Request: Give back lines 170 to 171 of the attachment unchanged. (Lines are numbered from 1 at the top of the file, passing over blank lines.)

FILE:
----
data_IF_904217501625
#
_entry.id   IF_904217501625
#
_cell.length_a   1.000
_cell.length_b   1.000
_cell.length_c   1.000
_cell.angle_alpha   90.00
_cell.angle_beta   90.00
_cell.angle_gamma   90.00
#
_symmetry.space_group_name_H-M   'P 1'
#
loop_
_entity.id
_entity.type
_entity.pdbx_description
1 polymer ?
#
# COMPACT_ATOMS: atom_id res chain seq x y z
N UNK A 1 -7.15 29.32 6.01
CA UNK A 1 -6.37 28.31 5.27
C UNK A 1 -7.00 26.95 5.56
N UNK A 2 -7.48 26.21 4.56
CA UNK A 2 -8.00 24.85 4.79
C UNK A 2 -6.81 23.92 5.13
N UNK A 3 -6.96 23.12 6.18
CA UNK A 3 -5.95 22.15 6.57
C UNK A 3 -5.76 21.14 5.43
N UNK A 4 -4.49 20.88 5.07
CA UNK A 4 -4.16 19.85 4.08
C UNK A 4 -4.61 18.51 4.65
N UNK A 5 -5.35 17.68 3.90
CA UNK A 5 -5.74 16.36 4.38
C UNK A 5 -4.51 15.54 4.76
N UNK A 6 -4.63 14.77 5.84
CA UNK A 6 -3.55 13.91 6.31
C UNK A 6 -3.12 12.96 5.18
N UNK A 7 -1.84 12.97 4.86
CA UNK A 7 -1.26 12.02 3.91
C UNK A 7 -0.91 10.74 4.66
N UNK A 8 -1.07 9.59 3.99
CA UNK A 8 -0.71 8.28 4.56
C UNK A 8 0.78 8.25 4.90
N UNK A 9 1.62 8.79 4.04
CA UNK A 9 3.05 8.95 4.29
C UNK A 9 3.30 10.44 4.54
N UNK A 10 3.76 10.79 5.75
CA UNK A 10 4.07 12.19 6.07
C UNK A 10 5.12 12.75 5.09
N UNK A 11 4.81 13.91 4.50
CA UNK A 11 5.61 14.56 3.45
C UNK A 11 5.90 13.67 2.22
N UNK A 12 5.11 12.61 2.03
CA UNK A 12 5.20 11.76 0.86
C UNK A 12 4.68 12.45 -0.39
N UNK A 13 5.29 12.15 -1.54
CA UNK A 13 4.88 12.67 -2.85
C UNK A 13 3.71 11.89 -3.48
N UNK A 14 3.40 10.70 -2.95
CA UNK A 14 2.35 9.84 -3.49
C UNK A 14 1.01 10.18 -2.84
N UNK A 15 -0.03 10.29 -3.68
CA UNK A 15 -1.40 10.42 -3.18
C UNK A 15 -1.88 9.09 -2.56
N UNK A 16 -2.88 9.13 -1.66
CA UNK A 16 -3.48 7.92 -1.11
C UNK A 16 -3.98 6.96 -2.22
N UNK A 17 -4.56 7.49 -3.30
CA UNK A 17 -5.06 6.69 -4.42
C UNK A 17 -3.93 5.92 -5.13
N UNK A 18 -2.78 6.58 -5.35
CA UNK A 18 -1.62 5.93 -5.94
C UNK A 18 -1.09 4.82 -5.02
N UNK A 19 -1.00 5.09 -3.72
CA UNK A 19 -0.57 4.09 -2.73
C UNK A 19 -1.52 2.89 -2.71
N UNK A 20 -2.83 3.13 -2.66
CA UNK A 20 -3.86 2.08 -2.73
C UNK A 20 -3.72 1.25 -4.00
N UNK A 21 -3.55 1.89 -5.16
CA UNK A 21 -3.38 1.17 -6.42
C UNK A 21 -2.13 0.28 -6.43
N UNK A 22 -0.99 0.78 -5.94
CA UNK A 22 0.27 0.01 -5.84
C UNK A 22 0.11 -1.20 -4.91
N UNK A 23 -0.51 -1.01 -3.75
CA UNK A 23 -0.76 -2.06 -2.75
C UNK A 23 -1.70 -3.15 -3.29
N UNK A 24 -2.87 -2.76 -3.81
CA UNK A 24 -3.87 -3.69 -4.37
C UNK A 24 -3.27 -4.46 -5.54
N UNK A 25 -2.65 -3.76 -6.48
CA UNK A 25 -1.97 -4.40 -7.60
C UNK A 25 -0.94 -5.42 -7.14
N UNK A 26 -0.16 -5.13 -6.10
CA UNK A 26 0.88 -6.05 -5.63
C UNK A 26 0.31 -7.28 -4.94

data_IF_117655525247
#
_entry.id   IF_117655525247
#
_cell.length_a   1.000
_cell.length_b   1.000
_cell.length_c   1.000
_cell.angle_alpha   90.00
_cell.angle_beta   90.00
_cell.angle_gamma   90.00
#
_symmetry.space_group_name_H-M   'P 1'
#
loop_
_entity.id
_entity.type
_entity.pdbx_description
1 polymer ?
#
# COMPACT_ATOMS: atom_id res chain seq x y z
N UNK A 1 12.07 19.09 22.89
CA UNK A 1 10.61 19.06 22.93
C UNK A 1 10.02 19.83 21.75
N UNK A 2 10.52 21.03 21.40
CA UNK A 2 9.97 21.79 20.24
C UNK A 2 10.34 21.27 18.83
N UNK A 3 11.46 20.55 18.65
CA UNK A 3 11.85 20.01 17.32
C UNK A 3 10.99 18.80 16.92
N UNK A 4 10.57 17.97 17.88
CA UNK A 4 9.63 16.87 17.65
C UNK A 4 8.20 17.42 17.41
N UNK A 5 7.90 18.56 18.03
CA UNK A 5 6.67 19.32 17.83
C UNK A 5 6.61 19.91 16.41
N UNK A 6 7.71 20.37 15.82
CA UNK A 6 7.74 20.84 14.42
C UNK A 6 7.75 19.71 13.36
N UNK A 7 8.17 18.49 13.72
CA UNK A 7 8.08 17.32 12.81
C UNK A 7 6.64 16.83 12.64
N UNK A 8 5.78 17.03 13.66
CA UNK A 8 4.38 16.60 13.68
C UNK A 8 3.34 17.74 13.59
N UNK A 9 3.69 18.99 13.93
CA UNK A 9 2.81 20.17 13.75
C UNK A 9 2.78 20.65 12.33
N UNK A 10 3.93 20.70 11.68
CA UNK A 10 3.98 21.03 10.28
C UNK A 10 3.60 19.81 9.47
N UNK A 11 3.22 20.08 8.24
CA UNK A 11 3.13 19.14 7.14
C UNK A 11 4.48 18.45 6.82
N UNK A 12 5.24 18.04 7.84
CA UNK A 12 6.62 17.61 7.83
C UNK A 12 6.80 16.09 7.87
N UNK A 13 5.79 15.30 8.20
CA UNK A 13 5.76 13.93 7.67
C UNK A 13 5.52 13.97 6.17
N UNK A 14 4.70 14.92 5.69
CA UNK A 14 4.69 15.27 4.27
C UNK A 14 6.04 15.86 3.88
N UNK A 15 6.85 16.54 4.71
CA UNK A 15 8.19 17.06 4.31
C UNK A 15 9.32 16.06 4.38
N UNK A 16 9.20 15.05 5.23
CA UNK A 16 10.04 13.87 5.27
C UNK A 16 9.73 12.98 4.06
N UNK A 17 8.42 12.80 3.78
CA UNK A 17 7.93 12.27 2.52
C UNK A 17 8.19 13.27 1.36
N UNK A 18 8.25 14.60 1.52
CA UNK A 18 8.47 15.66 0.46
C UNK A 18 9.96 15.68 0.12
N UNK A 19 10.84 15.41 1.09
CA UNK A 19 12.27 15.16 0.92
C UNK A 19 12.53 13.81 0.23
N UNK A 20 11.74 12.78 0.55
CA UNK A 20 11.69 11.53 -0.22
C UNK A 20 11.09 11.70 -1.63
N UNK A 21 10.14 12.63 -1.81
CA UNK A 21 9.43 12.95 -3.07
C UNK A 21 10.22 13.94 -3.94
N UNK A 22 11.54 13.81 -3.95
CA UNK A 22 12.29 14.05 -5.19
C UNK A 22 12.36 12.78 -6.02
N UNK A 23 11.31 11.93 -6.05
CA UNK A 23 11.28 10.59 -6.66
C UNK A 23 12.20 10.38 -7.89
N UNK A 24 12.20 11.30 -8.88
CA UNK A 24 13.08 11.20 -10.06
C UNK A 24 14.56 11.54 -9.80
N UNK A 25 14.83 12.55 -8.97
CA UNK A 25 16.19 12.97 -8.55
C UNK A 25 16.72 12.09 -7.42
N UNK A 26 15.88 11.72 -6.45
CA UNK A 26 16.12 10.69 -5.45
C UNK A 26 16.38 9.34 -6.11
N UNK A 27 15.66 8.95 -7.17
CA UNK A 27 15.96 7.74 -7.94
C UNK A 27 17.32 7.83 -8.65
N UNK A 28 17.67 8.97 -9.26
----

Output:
N UNK A 18 8.25 14.60 1.52
CA UNK A 18 8.47 15.66 0.46